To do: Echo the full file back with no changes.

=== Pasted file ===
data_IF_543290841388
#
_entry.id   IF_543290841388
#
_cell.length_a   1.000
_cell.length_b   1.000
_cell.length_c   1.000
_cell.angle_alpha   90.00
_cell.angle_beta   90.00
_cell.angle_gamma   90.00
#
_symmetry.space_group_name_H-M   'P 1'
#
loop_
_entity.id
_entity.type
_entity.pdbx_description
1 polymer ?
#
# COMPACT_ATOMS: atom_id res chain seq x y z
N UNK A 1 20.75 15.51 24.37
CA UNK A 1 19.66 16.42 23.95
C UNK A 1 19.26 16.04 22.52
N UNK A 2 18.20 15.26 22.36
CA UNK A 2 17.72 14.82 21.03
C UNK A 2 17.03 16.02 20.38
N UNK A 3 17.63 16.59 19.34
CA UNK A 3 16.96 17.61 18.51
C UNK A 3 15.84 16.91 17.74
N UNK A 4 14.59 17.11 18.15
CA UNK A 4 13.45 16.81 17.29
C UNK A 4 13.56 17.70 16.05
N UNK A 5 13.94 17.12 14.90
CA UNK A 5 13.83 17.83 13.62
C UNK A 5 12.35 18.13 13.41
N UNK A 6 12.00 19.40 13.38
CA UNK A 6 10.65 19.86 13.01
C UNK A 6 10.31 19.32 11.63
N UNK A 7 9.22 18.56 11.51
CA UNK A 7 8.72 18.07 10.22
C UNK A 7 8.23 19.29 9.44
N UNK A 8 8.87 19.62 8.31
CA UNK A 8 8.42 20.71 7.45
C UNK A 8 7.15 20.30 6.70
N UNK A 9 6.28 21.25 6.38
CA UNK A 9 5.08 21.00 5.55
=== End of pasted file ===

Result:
data_IF_543290841388
#
_entry.id   IF_543290841388
#
_cell.length_a   1.000
_cell.length_b   1.000
_cell.length_c   1.000
_cell.angle_alpha   90.00
_cell.angle_beta   90.00
_cell.angle_gamma   90.00
#
_symmetry.space_group_name_H-M   'P 1'
#
loop_
_entity.id
_entity.type
_entity.pdbx_description
1 polymer ?
#
# COMPACT_ATOMS: atom_id res chain seq x y z
N UNK A 1 20.75 15.51 24.37
CA UNK A 1 19.66 16.42 23.95
C UNK A 1 19.26 16.04 22.52
N UNK A 2 18.20 15.26 22.36
CA UNK A 2 17.72 14.82 21.03
C UNK A 2 17.03 16.02 20.38
N UNK A 3 17.63 16.59 19.34
CA UNK A 3 16.96 17.61 18.51
C UNK A 3 15.84 16.91 17.74
N UNK A 4 14.59 17.11 18.15
CA UNK A 4 13.45 16.81 17.29
C UNK A 4 13.56 17.70 16.05
N UNK A 5 13.94 17.12 14.90
CA UNK A 5 13.83 17.83 13.62
C UNK A 5 12.35 18.13 13.41
N UNK A 6 12.00 19.40 13.38
CA UNK A 6 10.65 19.86 13.01
C UNK A 6 10.31 19.32 11.63
N UNK A 7 9.22 18.56 11.51
CA UNK A 7 8.72 18.07 10.22
C UNK A 7 8.23 19.29 9.44
N UNK A 8 8.87 19.62 8.31
CA UNK A 8 8.42 20.71 7.45
C UNK A 8 7.15 20.30 6.70
N UNK A 9 6.28 21.25 6.38
CA UNK A 9 5.08 21.00 5.55